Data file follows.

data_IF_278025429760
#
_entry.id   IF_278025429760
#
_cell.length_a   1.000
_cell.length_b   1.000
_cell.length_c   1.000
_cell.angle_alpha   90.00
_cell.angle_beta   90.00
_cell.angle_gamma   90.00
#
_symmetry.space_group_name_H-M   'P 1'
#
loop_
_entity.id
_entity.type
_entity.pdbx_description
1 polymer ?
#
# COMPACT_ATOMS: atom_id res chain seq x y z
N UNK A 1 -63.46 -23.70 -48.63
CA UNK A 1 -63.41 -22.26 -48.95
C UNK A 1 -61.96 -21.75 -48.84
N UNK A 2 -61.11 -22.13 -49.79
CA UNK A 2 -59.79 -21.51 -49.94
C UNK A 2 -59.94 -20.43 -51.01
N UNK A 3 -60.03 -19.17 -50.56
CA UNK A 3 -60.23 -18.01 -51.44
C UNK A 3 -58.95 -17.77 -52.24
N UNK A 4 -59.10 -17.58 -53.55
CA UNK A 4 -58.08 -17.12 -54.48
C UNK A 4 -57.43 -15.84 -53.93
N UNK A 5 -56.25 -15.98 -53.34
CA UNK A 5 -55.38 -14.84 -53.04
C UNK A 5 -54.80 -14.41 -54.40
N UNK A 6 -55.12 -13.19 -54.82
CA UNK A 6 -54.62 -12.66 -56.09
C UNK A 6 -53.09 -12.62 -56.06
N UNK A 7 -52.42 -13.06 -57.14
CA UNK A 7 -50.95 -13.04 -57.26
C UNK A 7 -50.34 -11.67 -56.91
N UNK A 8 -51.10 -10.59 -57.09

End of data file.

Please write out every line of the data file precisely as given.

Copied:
data_IF_278025429760
#
_entry.id   IF_278025429760
#
_cell.length_a   1.000
_cell.length_b   1.000
_cell.length_c   1.000
_cell.angle_alpha   90.00
_cell.angle_beta   90.00
_cell.angle_gamma   90.00
#
_symmetry.space_group_name_H-M   'P 1'
#
loop_
_entity.id
_entity.type
_entity.pdbx_description
1 polymer ?
#
# COMPACT_ATOMS: atom_id res chain seq x y z
N UNK A 1 -63.46 -23.70 -48.63
CA UNK A 1 -63.41 -22.26 -48.95
C UNK A 1 -61.96 -21.75 -48.84
N UNK A 2 -61.11 -22.13 -49.79
CA UNK A 2 -59.79 -21.51 -49.94
C UNK A 2 -59.94 -20.43 -51.01
N UNK A 3 -60.03 -19.17 -50.56
CA UNK A 3 -60.23 -18.01 -51.44
C UNK A 3 -58.95 -17.77 -52.24
N UNK A 4 -59.10 -17.58 -53.55
CA UNK A 4 -58.08 -17.12 -54.48
C UNK A 4 -57.43 -15.84 -53.93
N UNK A 5 -56.25 -15.98 -53.34
CA UNK A 5 -55.38 -14.84 -53.04
C UNK A 5 -54.80 -14.41 -54.40
N UNK A 6 -55.12 -13.19 -54.82
CA UNK A 6 -54.62 -12.66 -56.09
C UNK A 6 -53.09 -12.62 -56.06
N UNK A 7 -52.42 -13.06 -57.14
CA UNK A 7 -50.95 -13.04 -57.26
C UNK A 7 -50.34 -11.67 -56.91
N UNK A 8 -51.10 -10.59 -57.09